## Boundary and Initial Conditions

**Boundary and Initial Conditions**

As for another **differential equation**, the solution is given by **boundary** and **initial conditions**. With regard to the boundary conditions, there are several common possibilities that are simply expressed in mathematical form.

Because the heat equation is second order in the spatial coordinates, to describe a heat transfer problem completely, **two boundary conditions** must be given **for each direction** of the coordinate system along which heat transfer is significant. Therefore, we need to specify four boundary conditions for two-dimensional problems, and six boundary conditions for three-dimensional problems.

Four kinds of boundary conditions commonly encountered in heat transfer are summarized in following section:

**Dirichlet (or first-type) boundary condition**is a type of boundary condition, named after a German mathematician Peter Gustav Lejeune Dirichlet (1805–1859). When imposed on an ordinary or a partial differential equation, the condition specifies the values in which the derivative of a solution is applied within the boundary of the domain.

In heat transfer problems, this condition corresponds to a given **fixed surface temperature**. The **Dirichlet boundary condition** is closely approximated, for example, when the surface is in contact with a melting solid or a boiling liquid. In both cases, there is heat transfer at the surface, while the surface remains at the temperature of the phase change process.

**Neumann (or second-type) boundary condition**is a type of boundary condition, named after a German mathematician Carl Neumann (1832–1925). When imposed on an ordinary or a partial differential equation, it specifies the values that a solution needs to take on along the boundary of the domain.

In heat transfer problems, the **Neumann condition** corresponds to a **given rate of change of temperature**. In other words, this condition assumes that the **heat flux** at the surface of the material is known. The heat flux in the positive x-direction anywhere in the medium, including the boundaries, can be expressed by Fourier’s law of heat conduction.

**Special Case – Adiabatic Boundary – Perfectly Insulated Boundary**

A special case of this condition corresponds to the perfectly insulated surface for which (∂T/∂x = 0). Heat transfer through a properly insulated surface can be taken to be zero since adequate insulation reduces heat transfer through a surface to negligible levels. Mathematically, this boundary condition can be expressed as:

**Special Case – Thermal Symmetry**

Another very important case, that can be used for solving heat transfer problems involving fuel rods, is the thermal symmetry. For example, the two surfaces of a large hot plate of thickness L suspended vertically in air will be subjected to the same thermal conditions, and thus the temperature distribution will be symmetrical (i.e. in one half of the plate will be the same temperature profile as that in the other half). As a result, there must be a maximum in in the center line of the plate and the center line can be viewed as an insulated surface (∂T/∂x = 0). The thermal condition at this plane of symmetry can be expressed as:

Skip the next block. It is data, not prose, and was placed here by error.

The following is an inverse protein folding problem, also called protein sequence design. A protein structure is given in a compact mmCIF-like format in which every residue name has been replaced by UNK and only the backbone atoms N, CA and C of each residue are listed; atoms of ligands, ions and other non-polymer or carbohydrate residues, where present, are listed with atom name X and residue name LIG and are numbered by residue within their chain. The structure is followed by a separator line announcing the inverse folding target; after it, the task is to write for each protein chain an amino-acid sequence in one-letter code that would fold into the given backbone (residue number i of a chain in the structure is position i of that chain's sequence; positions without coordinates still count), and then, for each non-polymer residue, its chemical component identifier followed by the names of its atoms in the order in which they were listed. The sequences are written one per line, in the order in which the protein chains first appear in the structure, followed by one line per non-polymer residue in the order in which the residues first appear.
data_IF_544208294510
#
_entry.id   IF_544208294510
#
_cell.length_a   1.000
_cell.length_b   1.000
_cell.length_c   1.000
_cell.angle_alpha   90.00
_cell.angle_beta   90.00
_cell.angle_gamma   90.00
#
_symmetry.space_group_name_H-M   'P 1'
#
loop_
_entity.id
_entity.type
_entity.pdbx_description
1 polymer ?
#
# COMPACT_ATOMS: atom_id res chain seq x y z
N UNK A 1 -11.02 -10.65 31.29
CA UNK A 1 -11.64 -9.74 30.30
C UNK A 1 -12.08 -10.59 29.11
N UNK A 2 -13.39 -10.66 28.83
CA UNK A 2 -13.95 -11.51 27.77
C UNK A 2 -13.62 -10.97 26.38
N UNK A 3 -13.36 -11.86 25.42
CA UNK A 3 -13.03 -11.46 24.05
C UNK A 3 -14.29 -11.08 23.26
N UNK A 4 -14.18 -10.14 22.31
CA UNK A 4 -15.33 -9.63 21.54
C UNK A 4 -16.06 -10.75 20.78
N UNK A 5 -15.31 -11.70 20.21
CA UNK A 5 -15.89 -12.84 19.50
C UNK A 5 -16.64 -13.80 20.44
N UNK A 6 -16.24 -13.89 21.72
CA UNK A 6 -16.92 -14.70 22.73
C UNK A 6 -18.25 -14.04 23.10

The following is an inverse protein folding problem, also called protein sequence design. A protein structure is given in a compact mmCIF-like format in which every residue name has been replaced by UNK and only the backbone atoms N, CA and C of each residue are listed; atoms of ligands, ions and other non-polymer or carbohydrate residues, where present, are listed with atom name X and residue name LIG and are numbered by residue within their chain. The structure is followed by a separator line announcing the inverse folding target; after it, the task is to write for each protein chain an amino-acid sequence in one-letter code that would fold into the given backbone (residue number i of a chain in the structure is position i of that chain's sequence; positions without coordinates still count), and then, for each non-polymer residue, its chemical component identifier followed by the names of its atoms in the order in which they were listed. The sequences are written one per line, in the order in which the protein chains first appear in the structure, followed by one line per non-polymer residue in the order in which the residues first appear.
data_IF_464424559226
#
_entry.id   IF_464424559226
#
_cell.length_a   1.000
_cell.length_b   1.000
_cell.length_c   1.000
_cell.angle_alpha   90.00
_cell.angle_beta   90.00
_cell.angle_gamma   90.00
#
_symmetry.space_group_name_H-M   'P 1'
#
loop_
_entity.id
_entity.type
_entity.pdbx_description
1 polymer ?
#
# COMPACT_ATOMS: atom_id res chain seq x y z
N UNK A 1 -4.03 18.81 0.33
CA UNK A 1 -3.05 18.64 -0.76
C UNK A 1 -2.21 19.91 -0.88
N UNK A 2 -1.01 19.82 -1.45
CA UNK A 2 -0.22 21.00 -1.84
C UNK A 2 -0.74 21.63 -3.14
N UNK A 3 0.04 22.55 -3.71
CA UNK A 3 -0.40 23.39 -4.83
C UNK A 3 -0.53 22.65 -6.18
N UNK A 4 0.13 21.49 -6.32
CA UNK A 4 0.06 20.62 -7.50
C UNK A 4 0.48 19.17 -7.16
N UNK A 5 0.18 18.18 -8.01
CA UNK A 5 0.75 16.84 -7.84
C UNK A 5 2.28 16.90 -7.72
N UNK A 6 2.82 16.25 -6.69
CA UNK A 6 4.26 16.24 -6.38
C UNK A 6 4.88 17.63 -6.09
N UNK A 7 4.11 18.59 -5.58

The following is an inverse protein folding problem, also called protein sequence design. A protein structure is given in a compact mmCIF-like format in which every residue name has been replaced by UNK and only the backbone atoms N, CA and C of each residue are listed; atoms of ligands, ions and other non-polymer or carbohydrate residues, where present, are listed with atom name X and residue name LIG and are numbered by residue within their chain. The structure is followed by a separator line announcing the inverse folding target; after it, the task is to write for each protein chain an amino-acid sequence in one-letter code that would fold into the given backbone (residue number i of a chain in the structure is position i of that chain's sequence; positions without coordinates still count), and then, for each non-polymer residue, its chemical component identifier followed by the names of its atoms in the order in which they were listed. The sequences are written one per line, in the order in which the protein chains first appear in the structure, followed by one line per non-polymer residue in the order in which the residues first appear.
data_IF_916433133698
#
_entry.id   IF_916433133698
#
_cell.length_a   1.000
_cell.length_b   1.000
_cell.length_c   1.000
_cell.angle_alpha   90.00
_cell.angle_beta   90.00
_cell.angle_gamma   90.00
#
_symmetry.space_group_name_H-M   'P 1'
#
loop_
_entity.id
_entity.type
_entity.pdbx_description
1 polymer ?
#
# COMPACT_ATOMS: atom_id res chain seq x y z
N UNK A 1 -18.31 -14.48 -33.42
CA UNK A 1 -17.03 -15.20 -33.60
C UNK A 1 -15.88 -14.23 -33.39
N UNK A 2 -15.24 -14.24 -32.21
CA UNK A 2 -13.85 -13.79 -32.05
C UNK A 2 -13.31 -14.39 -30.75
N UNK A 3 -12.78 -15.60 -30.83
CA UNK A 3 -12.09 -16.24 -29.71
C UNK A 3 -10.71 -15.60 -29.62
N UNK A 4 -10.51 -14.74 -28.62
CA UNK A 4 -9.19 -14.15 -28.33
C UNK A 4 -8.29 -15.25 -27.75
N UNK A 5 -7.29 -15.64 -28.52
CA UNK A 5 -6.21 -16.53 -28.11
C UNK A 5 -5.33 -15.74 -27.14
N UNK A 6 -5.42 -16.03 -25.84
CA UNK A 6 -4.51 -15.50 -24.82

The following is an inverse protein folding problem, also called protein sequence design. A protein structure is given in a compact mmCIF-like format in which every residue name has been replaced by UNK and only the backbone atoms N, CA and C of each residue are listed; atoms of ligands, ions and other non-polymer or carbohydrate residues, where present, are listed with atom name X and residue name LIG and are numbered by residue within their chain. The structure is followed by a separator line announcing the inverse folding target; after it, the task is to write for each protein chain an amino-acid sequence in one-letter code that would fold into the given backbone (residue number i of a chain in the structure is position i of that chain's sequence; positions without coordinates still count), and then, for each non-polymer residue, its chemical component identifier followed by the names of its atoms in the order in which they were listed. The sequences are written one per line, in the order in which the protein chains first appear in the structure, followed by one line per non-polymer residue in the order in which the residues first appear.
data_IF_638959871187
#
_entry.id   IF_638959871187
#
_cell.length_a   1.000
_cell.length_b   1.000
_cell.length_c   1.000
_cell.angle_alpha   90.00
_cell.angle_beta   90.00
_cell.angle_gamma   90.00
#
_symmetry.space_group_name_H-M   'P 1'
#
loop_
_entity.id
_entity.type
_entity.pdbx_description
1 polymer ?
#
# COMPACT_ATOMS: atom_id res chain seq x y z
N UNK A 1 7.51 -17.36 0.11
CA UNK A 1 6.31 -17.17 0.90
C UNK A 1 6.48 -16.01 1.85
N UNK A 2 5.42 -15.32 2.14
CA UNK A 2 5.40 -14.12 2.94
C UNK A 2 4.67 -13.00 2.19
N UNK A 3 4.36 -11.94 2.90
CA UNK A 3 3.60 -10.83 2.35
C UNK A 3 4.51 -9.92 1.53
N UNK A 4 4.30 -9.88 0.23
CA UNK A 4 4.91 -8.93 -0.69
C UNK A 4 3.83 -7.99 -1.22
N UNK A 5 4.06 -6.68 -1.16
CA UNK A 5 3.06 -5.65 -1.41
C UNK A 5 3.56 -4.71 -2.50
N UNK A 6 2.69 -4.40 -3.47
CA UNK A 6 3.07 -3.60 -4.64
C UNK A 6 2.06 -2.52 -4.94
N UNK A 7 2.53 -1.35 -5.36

**Newton boundary condition,**corresponds to the existence of convection heating (or cooling) at the surface and is obtained from the surface energy balance.

**Convection boundary condition**is probably the most common boundary condition encountered in practice since most heat transfer surfaces are exposed to a convective environment at specified parameters.

In other words, this condition assumes that the heat conduction at the surface of the material is equal to the heat convection at the surface in the same direction. Since the boundary cannot store energy, the net heat entering the surface from convective side must leave the surface from the conduction side.

Similarly, the radiation boundary condition can be constructed and used.

**interface boundary condition**can be used when the material is made up of layers of different materials. Solution of a heat transfer problem in such a medium requires the solution of the heat transfer problem in each layer and one must specify an interface condition at each interface. The

**interface boundary conditions**at an interface are based on the two following requirements:

- two bodies in contact must have the same temperature at the area of contact (i.e. an ideal contact without contact resistance)
- an interface cannot store any energy, and therefore the heat conduction at the surface of the first material is equal to the heat conduction at the surface of the second material

Noteworthy, when components are bolted or otherwise pressed together, a knowledge of the thermal performance of such joints are also needed. In these composite systems, the temperature drop across the interface between materials may be appreciable. This temperature drop is characterized by the **thermal contact conductance coefficient**, *h***_{c}**, which is a property indicating the thermal conductivity, or ability to conduct heat, between two bodies in contact.

The interface boundary condition can be mathematically expressed in the way depicted in the figure.

**initial condition**. Since the heat equation is first order in time, only one condition must be specified. In rectangular coordinates, the

**initial condition**can be the initial temperature field specified in the general form as:

where the function f(x, y, z) represents the temperature field inside the material at time t = 0. Note that under steady conditions, the heat conduction equation does not involve any time derivatives (∂T/∂t = 0), and thus we do not need to specify an initial condition.

**Heat Transfer:**

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